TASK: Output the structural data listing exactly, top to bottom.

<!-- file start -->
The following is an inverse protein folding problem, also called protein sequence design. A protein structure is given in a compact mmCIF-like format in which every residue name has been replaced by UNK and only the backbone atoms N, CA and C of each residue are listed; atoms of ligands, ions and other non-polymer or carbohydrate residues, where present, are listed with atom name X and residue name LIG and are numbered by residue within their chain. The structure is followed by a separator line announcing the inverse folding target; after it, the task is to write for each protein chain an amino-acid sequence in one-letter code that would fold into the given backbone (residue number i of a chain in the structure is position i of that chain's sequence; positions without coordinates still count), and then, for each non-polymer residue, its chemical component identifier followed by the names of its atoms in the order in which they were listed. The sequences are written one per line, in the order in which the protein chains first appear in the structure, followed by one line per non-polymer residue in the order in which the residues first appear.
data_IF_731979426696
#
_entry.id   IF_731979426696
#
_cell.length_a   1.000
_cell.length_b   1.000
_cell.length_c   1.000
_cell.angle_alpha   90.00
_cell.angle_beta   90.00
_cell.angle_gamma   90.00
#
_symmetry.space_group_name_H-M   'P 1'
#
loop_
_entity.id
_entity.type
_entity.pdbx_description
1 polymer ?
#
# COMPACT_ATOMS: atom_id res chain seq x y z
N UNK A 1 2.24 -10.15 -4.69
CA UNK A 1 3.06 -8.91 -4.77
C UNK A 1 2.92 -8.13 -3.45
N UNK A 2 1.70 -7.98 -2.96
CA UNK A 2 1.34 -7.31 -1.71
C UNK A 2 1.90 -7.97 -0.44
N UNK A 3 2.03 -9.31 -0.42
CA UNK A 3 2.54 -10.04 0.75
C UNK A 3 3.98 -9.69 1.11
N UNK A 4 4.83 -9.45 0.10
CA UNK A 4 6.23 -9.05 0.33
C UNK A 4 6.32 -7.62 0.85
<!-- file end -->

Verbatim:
The following is an inverse protein folding problem, also called protein sequence design. A protein structure is given in a compact mmCIF-like format in which every residue name has been replaced by UNK and only the backbone atoms N, CA and C of each residue are listed; atoms of ligands, ions and other non-polymer or carbohydrate residues, where present, are listed with atom name X and residue name LIG and are numbered by residue within their chain. The structure is followed by a separator line announcing the inverse folding target; after it, the task is to write for each protein chain an amino-acid sequence in one-letter code that would fold into the given backbone (residue number i of a chain in the structure is position i of that chain's sequence; positions without coordinates still count), and then, for each non-polymer residue, its chemical component identifier followed by the names of its atoms in the order in which they were listed. The sequences are written one per line, in the order in which the protein chains first appear in the structure, followed by one line per non-polymer residue in the order in which the residues first appear.
data_IF_731979426696
#
_entry.id   IF_731979426696
#
_cell.length_a   1.000
_cell.length_b   1.000
_cell.length_c   1.000
_cell.angle_alpha   90.00
_cell.angle_beta   90.00
_cell.angle_gamma   90.00
#
_symmetry.space_group_name_H-M   'P 1'
#
loop_
_entity.id
_entity.type
_entity.pdbx_description
1 polymer ?
#
# COMPACT_ATOMS: atom_id res chain seq x y z
N UNK A 1 2.24 -10.15 -4.69
CA UNK A 1 3.06 -8.91 -4.77
C UNK A 1 2.92 -8.13 -3.45
N UNK A 2 1.70 -7.98 -2.96
CA UNK A 2 1.34 -7.31 -1.71
C UNK A 2 1.90 -7.97 -0.44
N UNK A 3 2.03 -9.31 -0.42
CA UNK A 3 2.54 -10.04 0.75
C UNK A 3 3.98 -9.69 1.11
N UNK A 4 4.83 -9.45 0.10
CA UNK A 4 6.23 -9.05 0.33
C UNK A 4 6.32 -7.62 0.85